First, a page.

The skills description for the certification of terminology managers is currently being developed by the International Network for Terminology (TermNet) for an EU-wide project. It equally emphasizes communication and team working skills, the knowledge about standards and legal issues side by side with the “classical” theoretical and practical terminology management and processing skills. But even the latter require constant learning to keep pace with the rapid development and improvement of tools and methods. The European job profile will be based on interviews and surveys with practitioners and scientists. The project coordinators currently analyse tasks and problems in diverse working environments with the goal to develop better curricula, e-learning modules and training in future.
On the Web
Not every university equips its translation or communication graduates with the terminology management skills they need to cope with the day-to-day professional reality.
The German speaking countries are certainly a positive exception. Most translators who leave these universities have at least a minimum knowledge of terminology management because their translation curricula recognize terminology as an important part of any translator’s tool box. Today, more than ever before, translators and interpreters must be able to research multilingual repositories, find definitions and explanations in order to transfer information targeted from one language and culture to another and to produce quality translation products and services. In 1986, the German Federal Association of Interpreters and Translators (BDÜ) pioneered the initiative to adapt all translation studies curricula accordingly.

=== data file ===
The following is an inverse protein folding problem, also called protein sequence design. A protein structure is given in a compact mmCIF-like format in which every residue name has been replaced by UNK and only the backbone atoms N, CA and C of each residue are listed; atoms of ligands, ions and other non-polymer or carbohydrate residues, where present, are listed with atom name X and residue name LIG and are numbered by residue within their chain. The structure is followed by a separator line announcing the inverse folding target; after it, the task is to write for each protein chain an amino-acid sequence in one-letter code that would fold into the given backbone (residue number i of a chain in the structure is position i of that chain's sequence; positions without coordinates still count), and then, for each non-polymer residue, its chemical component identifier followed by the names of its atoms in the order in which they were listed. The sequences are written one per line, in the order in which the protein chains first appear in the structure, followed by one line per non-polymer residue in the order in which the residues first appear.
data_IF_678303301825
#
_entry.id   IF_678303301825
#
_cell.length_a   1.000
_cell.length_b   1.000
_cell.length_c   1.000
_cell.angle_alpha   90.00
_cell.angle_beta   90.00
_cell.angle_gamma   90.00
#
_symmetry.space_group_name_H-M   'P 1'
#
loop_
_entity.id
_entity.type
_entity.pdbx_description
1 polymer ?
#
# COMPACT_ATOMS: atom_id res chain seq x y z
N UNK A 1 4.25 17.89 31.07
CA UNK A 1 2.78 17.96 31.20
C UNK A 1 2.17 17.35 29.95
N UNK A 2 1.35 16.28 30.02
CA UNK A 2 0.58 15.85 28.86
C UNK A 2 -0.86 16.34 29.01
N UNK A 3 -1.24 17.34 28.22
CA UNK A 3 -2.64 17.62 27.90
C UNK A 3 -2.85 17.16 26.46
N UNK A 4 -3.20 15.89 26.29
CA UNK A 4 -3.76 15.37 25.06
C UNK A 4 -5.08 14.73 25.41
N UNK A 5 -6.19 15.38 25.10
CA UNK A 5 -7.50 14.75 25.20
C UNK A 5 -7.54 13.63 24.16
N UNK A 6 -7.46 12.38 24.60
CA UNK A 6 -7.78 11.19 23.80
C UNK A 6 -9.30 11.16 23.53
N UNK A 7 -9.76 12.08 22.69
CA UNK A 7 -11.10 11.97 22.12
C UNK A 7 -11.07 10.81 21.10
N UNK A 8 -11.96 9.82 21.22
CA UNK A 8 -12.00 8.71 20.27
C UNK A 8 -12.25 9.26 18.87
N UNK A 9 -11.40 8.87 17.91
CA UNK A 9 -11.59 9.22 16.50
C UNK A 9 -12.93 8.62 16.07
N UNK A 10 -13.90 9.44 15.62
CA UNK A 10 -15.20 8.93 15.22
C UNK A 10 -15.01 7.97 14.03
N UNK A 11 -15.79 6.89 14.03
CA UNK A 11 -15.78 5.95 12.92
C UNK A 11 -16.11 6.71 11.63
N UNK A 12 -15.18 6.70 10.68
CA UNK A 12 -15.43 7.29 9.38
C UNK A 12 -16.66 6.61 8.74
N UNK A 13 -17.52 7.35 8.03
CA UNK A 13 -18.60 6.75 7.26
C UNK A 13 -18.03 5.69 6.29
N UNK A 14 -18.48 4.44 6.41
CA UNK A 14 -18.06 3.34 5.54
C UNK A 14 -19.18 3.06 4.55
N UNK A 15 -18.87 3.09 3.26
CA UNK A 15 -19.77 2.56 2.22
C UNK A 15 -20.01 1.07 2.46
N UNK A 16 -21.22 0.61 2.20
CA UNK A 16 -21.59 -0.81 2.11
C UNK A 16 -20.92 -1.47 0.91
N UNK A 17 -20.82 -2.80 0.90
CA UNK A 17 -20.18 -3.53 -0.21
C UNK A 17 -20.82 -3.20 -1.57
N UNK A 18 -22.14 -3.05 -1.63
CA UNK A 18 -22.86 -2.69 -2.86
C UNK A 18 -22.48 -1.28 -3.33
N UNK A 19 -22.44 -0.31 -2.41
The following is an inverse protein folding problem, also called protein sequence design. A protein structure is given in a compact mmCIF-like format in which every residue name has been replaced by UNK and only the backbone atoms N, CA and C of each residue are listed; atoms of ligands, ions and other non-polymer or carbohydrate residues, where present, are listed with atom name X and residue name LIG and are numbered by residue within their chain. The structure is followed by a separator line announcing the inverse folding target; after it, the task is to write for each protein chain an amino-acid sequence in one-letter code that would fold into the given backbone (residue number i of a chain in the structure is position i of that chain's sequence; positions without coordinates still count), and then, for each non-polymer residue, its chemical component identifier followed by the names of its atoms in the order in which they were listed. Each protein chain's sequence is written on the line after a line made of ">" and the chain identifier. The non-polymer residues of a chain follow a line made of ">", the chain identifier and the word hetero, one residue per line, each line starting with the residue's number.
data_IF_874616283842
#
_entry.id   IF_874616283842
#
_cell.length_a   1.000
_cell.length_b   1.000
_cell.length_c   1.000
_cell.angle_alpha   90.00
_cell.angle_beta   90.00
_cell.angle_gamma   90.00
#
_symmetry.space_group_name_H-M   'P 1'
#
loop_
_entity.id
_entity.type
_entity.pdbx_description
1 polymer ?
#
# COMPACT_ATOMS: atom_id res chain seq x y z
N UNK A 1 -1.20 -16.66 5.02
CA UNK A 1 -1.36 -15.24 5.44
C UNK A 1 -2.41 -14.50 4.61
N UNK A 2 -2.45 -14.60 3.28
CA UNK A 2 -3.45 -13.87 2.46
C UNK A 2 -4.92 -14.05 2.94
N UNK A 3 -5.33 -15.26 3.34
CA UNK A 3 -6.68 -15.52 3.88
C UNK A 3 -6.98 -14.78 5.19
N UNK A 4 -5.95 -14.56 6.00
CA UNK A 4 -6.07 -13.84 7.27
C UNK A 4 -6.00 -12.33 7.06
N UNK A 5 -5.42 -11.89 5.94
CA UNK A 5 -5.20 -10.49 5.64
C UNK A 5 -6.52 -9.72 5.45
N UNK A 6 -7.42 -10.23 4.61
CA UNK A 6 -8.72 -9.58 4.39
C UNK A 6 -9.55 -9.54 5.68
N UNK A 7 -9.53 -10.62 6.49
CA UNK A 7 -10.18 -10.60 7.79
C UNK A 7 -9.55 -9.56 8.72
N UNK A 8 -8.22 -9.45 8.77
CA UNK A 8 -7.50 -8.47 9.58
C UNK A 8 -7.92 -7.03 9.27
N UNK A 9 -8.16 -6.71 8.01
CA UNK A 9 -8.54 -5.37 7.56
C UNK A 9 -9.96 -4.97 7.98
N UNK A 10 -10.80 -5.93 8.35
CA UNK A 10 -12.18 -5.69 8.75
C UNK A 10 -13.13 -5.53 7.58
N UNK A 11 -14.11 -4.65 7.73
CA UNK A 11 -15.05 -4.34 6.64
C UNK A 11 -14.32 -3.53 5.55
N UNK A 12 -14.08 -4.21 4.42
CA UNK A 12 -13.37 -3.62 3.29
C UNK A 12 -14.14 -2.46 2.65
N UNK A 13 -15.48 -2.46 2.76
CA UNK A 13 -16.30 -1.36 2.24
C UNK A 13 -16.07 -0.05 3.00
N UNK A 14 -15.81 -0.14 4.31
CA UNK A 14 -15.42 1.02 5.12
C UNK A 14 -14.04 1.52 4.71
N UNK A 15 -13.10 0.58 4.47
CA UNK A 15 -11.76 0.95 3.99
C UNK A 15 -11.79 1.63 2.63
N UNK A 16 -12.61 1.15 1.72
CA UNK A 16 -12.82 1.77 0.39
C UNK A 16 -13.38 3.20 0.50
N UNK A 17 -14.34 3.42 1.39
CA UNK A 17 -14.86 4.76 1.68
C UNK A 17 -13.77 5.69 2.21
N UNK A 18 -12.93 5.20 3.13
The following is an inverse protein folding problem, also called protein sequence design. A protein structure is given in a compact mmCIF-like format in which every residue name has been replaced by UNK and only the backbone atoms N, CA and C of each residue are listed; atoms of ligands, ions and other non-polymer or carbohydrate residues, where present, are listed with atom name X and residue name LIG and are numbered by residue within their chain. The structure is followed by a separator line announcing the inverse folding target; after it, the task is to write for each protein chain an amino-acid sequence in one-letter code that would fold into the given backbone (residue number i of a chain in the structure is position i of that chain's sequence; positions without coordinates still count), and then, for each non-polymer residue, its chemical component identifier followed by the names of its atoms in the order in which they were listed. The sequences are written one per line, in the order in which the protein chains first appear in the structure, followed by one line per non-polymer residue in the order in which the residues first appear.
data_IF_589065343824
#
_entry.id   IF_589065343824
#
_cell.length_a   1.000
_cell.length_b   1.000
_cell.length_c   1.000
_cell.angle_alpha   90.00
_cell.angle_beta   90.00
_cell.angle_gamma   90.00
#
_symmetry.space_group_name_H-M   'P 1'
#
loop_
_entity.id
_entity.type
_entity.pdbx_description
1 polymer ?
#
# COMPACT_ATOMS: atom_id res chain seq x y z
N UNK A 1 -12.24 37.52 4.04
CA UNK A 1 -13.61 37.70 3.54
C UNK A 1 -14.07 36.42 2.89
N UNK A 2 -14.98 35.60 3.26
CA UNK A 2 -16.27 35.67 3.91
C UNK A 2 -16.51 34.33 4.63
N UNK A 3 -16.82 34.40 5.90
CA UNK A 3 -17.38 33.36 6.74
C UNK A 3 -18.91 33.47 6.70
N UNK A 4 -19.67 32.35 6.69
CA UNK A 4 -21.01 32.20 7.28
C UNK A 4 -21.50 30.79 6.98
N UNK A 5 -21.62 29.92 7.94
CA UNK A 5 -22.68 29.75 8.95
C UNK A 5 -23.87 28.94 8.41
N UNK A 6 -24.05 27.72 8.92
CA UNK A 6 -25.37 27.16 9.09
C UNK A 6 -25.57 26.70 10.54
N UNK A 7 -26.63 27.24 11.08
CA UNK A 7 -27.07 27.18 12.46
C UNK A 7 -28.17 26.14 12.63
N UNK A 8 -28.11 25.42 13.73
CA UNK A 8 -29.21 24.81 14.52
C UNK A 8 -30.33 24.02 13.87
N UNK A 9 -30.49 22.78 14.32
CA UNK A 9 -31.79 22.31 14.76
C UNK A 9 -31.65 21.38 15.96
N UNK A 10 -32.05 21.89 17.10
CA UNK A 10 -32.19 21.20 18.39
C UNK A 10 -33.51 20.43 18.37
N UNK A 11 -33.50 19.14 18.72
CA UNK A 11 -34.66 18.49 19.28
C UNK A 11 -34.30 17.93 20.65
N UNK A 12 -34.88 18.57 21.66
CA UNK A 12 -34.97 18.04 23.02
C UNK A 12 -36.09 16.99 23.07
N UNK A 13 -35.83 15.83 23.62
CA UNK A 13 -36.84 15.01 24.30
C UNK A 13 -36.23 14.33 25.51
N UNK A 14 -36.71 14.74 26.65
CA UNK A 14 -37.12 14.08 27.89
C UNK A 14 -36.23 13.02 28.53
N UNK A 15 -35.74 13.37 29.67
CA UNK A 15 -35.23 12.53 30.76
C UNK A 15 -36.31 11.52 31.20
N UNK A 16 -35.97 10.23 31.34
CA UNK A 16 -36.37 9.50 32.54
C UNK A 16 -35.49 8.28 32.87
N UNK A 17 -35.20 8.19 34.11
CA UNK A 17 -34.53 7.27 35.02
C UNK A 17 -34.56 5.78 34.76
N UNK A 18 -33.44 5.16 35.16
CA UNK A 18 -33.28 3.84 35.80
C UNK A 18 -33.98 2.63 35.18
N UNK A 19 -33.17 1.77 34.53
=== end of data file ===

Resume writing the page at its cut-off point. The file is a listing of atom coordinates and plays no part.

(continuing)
The transformation of European higher education curricula into Bachelors and Masters according to the Bologna Declaration potentially opens the gate for new courses in terminology management. The declaration of 1999 created the basis for greater mobility of students and academic staff between European countries by adopting comparable degrees and standards. One of the first of such new courses is the Master in Terminology and Language Technology at the Cologne University of Applied Sciences.
But what about others who have taken a different route to terminology?
A look at the participant list of the annual International Terminology Summer School shows that terminology management neither begins nor ends at the translator’s desk and the career paths are varied. Technical writers, information specialists and brokers consult, process and maintain terminology repositories to do their job. Moreover, all domain specialists who are involved in specialized communication, knowledge transfer and management have to deal or struggle with terminology products and services pretty much all the time. Products and services like dictionaries and glossaries, databases, software programmes, hotlines and manuals are developed language planners, standardizers, specialized lexicographers and terminologists.
Learning by doing
In the meantime, terminologists often still have to jump in at the deep end. The lucky ones may have an experienced colleague to tutor and initiate them. The rest often use trial and error. But is learning by doing good enough? Many do not think so. Not enough to master the growing complexity and demands of the industry, let alone the terminologist’s ability to position himself or herself as a capable and competent communication professional.